New Computer Problem

OK, now I’ve got severe lag on both mouse and keyboard, to the point that the machine is unusable. And it’s not a software issue; it is happening when I boot into either Windows or Linux. It’s wireless keyboard and mouse, but they’re brand new. Any ideas?

[Afternoon update]

I moved the USB dongle to a different port, and it’s fine now.

7 thoughts on “New Computer Problem”

  1. Okay, the two OS’s seem to me to indicate that, as you say, not a software issue.

    That leaves two possibilities. One is hardware, of course, and the other (oft overlooked) is environment.

    Regards the latter, the devices might be interfering with each other, or something else emitting on similar frequencies might interfere with them. Try taking the batteries out of one of the devices while the problem is occurring, and see if you still get the lag.

    You might want to try hooking your keyboard and mouse up to your laptop, and see if they have the same problem while in the same location as your PC. If so, take them somewhere else (preferably at least a few hundred yards) and try again. If they work while elsewhere, it’s probably a localized EM problem. If they they don’t work on your laptop anywhere any better than your PC, it’s one or both of the devices. If they work fine on your laptop, you might have a hardware issue on the PC, such as a USB issue (I’m assuming the keyboard and mouse operate via USB dongles? If so, try moving those around to other USB ports – and distance them from each other if you can).

    Testing your system with a different (preferably non-wireless) mouse and keyboard would IMHO be an ideal way of narrowing down the problem, but seeing as you’re traveling, I’m guessing you probably don’t have access to any.

    Best of luck!.

  2. Are these wireless in the sense that they have either 1 or 2 dedicated USB transmitter/receivers? Or are they Bluetooth (yuck)?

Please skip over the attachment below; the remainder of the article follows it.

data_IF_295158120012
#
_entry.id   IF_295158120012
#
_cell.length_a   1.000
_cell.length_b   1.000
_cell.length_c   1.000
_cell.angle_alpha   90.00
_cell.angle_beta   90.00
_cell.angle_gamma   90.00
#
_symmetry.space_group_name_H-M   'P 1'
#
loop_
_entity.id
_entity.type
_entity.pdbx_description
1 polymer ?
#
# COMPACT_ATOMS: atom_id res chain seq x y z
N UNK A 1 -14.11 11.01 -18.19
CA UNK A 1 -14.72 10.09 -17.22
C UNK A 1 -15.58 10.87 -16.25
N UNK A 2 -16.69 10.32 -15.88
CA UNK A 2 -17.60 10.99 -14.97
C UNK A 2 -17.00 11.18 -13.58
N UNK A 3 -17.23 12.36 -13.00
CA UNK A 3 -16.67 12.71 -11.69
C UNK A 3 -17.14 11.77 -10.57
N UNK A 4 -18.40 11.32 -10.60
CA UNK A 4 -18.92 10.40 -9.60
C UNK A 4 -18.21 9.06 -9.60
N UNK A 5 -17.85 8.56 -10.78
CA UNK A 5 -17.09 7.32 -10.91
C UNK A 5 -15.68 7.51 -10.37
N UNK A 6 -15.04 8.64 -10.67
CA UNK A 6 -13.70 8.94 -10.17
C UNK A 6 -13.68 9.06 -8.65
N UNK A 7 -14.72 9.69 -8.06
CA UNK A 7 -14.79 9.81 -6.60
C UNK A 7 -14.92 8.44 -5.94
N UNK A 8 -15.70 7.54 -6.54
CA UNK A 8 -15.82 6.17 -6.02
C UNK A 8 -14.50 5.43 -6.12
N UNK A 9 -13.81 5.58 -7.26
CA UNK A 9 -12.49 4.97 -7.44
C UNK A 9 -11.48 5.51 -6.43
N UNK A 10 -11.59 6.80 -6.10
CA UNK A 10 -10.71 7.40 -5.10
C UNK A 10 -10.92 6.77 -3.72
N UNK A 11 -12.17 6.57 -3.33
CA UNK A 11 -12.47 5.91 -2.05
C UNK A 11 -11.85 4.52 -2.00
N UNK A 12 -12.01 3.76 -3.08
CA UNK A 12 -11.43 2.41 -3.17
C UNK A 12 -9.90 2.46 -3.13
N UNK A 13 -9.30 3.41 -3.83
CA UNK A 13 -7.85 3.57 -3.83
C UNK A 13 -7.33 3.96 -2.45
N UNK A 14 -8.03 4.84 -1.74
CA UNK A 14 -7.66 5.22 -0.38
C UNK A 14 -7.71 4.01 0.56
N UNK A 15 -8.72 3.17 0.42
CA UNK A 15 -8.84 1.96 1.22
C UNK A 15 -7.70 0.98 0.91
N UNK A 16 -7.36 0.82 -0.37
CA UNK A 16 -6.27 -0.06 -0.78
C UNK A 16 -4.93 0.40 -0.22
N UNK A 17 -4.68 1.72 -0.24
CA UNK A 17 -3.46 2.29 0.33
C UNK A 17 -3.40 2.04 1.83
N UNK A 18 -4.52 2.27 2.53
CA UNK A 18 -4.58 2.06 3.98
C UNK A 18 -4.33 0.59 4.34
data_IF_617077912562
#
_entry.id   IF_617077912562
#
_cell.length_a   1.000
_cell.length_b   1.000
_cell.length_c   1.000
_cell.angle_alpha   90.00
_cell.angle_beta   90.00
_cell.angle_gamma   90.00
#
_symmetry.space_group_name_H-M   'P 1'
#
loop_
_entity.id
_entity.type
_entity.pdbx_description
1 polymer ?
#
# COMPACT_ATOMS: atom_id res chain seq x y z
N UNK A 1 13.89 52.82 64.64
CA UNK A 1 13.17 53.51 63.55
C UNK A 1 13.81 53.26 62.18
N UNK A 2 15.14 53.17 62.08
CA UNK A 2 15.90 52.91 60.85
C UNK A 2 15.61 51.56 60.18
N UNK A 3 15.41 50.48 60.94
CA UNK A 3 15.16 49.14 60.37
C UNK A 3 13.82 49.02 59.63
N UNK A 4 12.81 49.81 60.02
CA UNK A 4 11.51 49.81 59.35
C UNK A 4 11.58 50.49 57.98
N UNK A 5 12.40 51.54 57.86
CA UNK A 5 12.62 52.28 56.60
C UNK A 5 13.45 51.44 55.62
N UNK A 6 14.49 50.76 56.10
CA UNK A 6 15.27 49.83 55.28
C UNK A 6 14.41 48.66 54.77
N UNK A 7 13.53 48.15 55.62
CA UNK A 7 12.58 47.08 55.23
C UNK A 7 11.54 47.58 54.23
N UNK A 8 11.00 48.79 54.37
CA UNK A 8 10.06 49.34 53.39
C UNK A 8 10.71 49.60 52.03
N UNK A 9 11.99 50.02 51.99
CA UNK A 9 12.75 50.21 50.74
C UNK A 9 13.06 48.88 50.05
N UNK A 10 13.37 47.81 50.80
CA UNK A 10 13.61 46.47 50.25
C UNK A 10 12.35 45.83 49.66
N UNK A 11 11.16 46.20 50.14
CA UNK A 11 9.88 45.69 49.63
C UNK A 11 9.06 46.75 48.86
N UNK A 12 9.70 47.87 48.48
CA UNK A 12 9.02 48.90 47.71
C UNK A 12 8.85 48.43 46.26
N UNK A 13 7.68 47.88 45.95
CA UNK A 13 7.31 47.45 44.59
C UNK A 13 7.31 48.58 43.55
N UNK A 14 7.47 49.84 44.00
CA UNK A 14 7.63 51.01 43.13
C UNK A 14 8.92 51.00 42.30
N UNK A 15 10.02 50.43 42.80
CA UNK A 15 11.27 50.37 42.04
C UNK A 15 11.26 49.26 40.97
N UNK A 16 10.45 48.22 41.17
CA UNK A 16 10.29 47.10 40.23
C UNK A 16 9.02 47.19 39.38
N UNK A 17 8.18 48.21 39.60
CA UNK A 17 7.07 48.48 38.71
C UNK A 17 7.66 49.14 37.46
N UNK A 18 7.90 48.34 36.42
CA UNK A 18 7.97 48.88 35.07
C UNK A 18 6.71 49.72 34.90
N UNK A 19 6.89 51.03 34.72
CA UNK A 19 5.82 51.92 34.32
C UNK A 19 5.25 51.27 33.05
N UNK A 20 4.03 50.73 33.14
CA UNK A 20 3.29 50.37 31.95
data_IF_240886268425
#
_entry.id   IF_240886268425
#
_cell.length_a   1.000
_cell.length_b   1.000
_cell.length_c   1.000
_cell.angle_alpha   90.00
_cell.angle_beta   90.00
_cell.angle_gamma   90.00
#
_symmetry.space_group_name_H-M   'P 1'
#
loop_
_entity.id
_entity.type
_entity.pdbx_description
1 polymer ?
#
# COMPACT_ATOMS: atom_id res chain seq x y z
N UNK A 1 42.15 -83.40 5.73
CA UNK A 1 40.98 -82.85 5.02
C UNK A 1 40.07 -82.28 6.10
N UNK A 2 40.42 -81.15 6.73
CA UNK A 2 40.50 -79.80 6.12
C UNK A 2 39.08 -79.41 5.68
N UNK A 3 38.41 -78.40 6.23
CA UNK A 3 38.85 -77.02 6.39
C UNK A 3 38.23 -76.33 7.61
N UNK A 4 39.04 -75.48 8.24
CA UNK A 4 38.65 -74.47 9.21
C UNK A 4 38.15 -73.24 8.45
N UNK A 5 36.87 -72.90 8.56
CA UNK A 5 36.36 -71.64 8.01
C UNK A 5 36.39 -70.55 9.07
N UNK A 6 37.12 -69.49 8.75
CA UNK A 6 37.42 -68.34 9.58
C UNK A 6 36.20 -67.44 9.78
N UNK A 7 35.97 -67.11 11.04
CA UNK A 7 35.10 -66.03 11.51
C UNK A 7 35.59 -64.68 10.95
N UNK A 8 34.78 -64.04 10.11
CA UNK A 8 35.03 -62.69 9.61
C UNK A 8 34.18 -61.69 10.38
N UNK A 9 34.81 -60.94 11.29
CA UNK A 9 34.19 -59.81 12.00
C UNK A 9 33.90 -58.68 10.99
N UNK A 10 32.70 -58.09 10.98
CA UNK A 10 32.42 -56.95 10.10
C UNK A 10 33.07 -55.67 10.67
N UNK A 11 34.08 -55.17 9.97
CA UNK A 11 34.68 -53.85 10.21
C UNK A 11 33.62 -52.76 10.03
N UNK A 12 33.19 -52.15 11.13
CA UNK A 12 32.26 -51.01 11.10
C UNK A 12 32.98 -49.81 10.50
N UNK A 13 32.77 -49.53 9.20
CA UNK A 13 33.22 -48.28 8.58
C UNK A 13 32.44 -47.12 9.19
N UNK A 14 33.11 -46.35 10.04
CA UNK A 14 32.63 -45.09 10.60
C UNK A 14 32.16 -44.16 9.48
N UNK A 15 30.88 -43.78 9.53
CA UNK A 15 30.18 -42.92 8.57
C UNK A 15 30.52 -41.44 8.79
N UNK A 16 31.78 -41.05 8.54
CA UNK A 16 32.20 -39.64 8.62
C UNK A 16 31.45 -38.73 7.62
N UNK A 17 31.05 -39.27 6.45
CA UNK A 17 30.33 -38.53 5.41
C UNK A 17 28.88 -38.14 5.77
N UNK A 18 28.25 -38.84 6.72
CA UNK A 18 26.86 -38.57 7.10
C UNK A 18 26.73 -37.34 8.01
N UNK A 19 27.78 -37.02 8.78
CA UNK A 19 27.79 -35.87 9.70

In additional to what Arizona CJ suggests I’d see if there are “preferred” USB ports for keyboard and mouse. Usually on a desktop, there are some nice, cozy old USB 2 (or even 1?) ports that are usually used for keyboard and mouse that normally don’t need much in the way of resources. I’d definitely avoid wasting a USB 3 port, which although USB 2 “compatible” might be introducing unneeded complexity into the mix.

    I’d also check out the BIOS to see what its USB settings are.

    1. It’s a single USB for both. It’s in a front 2.0 port, but I should move it to the rear.

      What’s weird is that it was working fine all day, then it suddenly started doing it.

  3. Rand so why didn’t switching graphics cards not work? Was your other graphics card not compatible with the new motherboard?

    1. Any display adapter he could fit into a PCIe slot would be compatible with the motherboard. Sometimes when you’re working on a tough problem and switch one hardware component, things get weird for a while.

      For future reference, there’s a tool called ddu, display driver uninstalller, that you should run when swapping cards, especially when switching from AMD to nVidia or the other way ’round. It’ll do a deep clean of driver files, and having both AMD and nVidia drivers on your system at the same time can make the system not work right. This may not be relevant in Rand’s recent case, of course.

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